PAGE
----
According to Gourley, your supply is very often affected by pregnancy. "When it comes to hormones, pregnancy hormones almost always win," she says. "You may notice your supply will continue to lower and during the second trimester, you’ll begin to produce colostrum just like you would even if you weren’t breastfeeding your older child." Gourley adds that sometimes when your supply decreases, it can taste a little salty and the colostrum tastes a little different than your mature milk. "Some toddlers don't care, but others will take the opportunity to self-wean," she says. "Depending on how much your supply lowers, you may need to be extra careful that your older baby is getting enough milk and food. Talk to your pediatrician if you are concerned."
8. Constipated Baby
I have been exclusively breastfeeding my baby for five months now. Lately, he has been getting constipated more often, going two to three days without pooping. I know it's normal for breastfed babies not to poop everyday, but I see him struggling trying to and he cries or gets fussy when he can't. Any suggestions on what could be wrong ? Something I could change? He doesn't have a doctor visit for a couple of weeks.
"If his poop has the consistency of toothpaste or softer when he does go, it’s not true constipation," Gourley says. "Sometimes babies don’t like the few days in between poops and have a hard time figuring out how to go, but it’s not likely to be in your diet, especially if it has manifested recently." If your baby has started solids, Gourley says this is the common issue. She also adds that the best way to get baby to poop is to nurse more often and keep baby moving. Lots of free play and tummy time on the floor can help.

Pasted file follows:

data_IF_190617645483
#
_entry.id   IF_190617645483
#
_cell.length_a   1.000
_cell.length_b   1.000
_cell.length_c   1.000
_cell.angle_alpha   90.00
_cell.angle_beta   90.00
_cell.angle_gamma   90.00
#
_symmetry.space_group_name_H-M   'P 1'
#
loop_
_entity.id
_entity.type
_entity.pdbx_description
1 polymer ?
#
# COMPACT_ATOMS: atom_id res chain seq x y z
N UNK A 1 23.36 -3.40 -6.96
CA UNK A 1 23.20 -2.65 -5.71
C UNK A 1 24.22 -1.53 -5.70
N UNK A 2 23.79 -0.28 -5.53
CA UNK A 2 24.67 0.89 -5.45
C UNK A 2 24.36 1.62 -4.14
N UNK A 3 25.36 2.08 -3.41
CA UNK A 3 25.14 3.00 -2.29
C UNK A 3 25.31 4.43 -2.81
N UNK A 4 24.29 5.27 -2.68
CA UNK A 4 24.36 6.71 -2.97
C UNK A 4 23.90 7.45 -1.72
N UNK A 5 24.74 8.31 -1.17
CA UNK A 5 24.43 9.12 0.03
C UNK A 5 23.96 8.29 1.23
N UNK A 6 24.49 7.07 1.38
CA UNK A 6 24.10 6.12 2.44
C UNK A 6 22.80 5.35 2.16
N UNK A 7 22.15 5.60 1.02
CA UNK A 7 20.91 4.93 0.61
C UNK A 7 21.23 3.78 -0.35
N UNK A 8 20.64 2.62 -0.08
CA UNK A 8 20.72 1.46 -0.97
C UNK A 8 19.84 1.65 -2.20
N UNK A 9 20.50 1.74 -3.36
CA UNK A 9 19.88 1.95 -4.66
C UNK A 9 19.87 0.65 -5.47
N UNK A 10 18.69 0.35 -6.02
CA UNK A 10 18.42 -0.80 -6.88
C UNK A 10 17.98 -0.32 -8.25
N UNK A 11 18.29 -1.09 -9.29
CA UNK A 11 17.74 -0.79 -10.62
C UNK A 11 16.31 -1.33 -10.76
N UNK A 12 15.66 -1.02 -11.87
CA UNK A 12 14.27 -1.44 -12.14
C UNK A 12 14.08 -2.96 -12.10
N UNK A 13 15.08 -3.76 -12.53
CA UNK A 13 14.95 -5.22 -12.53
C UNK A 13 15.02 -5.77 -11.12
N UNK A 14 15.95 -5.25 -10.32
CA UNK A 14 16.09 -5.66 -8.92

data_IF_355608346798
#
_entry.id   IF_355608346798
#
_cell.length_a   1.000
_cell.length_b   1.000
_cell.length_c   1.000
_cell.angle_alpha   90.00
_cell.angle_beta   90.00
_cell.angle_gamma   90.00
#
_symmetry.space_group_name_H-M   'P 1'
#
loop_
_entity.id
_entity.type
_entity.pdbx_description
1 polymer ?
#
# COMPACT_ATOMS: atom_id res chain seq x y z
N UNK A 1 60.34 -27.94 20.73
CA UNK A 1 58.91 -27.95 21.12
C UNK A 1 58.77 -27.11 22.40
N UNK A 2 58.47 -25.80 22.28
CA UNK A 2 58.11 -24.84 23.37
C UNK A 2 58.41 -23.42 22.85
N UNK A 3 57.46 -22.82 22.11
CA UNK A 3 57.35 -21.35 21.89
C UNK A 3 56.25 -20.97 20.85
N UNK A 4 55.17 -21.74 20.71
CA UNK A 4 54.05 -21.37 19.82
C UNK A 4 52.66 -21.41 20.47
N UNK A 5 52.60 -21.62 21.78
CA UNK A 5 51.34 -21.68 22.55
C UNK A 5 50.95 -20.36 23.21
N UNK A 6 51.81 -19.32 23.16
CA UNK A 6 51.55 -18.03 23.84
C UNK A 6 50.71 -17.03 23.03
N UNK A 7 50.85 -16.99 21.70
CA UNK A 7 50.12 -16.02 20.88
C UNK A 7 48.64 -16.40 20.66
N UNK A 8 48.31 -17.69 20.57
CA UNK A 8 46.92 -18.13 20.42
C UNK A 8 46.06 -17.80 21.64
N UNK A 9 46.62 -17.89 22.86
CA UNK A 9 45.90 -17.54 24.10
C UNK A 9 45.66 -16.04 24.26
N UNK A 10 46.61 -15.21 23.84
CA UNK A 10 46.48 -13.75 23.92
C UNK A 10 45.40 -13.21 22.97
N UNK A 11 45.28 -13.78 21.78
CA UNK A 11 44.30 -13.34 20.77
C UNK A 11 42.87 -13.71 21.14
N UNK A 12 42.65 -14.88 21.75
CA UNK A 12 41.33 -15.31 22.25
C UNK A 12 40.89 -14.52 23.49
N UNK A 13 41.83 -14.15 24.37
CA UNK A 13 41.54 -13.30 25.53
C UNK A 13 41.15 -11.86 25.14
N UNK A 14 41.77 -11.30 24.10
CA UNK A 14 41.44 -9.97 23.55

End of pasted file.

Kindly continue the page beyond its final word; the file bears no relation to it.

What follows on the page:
9. Pumping Output Decreases
I have a 12-month-old who is still nursing. I used to pump three times a day and get 20 ounces while at work. Now I am only getting 12 ounces on a good day when I pump two to three times. How can I get my supply up?
"It’s possible he’s taking less when he’s nursing directly, even if he seems like he wants more from the bottle while at day care, and that’s being reflected in your pumping output now," Gourley says. "There are other possible situations as well — hormones from your menstrual cycle affecting supply, birth control that you may be using, or you just may need to add in another pumping session." She adds that many moms are not able to get an average of 6.5 ounces per pumping session, so your body may be adjusting because it doesn't think it needs to make as much. "You're doing lots of great things, but the bottom line is to stimulate as much as possible," she says. "If you are able to add in a fourth pumping session, that may really help or help him to take in a little less at day care and maybe increase the amount of solids he takes to make up for it."